This Common Wealth Endeavors presentation, currently at Common Ground Theatre (through Jan. 23) is the first US production of Small and Tired. Directed by Common Wealth Endeavors’ founder, Gregor McElvogue, it is the latest show in his ongoing effort to introduce us to English language plays from the rest of the English-speaking world. McElvogue, who is British, trained at the London Central School of Speech and Drama, and he has added hugely to the Triangle theatre scene for years, first as an emotionally powerful actor and clear-eyed director and now as the leader of these Common Wealth Endeavors. His directorial senses of timing and tone have resulted in some very fine performances of demanding plays.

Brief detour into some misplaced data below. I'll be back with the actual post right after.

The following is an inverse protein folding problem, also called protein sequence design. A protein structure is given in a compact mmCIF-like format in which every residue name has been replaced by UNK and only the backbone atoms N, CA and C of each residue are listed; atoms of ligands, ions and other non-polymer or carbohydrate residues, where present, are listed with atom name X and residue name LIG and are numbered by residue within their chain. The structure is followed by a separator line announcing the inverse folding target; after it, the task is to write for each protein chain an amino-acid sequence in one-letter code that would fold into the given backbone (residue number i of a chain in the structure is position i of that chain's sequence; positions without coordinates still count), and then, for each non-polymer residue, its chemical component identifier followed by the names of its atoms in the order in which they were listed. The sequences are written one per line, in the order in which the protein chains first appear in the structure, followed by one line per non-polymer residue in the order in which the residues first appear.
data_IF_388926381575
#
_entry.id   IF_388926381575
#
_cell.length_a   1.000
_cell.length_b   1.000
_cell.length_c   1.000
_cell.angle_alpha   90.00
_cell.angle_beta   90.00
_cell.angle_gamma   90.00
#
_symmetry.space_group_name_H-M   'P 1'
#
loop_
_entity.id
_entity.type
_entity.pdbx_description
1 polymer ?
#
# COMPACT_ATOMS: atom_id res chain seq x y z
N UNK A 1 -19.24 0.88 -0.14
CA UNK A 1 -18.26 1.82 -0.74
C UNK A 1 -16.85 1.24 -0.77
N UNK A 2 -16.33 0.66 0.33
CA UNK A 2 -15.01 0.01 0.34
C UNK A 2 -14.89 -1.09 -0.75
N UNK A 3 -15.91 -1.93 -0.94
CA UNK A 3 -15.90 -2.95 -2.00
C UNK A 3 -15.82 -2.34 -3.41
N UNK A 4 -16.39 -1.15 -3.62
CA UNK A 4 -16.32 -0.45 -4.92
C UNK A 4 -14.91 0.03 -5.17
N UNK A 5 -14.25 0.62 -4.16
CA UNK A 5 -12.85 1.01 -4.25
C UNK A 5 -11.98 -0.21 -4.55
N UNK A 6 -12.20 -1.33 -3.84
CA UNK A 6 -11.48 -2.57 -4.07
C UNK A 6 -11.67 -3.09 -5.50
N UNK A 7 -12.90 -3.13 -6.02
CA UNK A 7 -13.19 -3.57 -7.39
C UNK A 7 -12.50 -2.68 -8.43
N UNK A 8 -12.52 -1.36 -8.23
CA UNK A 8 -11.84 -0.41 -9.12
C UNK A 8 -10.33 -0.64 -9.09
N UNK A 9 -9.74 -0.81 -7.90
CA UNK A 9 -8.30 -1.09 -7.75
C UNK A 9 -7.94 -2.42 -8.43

Those senses seemed slightly out of kilter in the Jan. 9 performance that I saw. Although various scenes came vibrantly to life, in others, the actors’ delivery was wooden, their words sounding recited, rather than spoken. By rights, I should have been wrung out by the play’s end, but the erratic intensity levels precluded that. And generally, the pace was a bit languid–it did not contrast enough with the slow-moving scene changes, which in themselves were interesting–dim, cooly-lit, they allowed for tableaux as well as for moving the furniture, and were a marvelous way to indicate the passage of time.

SmallTired.P-1386

Jane Holding as Clytemnestra, and Justin Brent Johnson as her son Orestes, shortly before their final parting in SMALL AND TIRED. Photo: Alex Maness.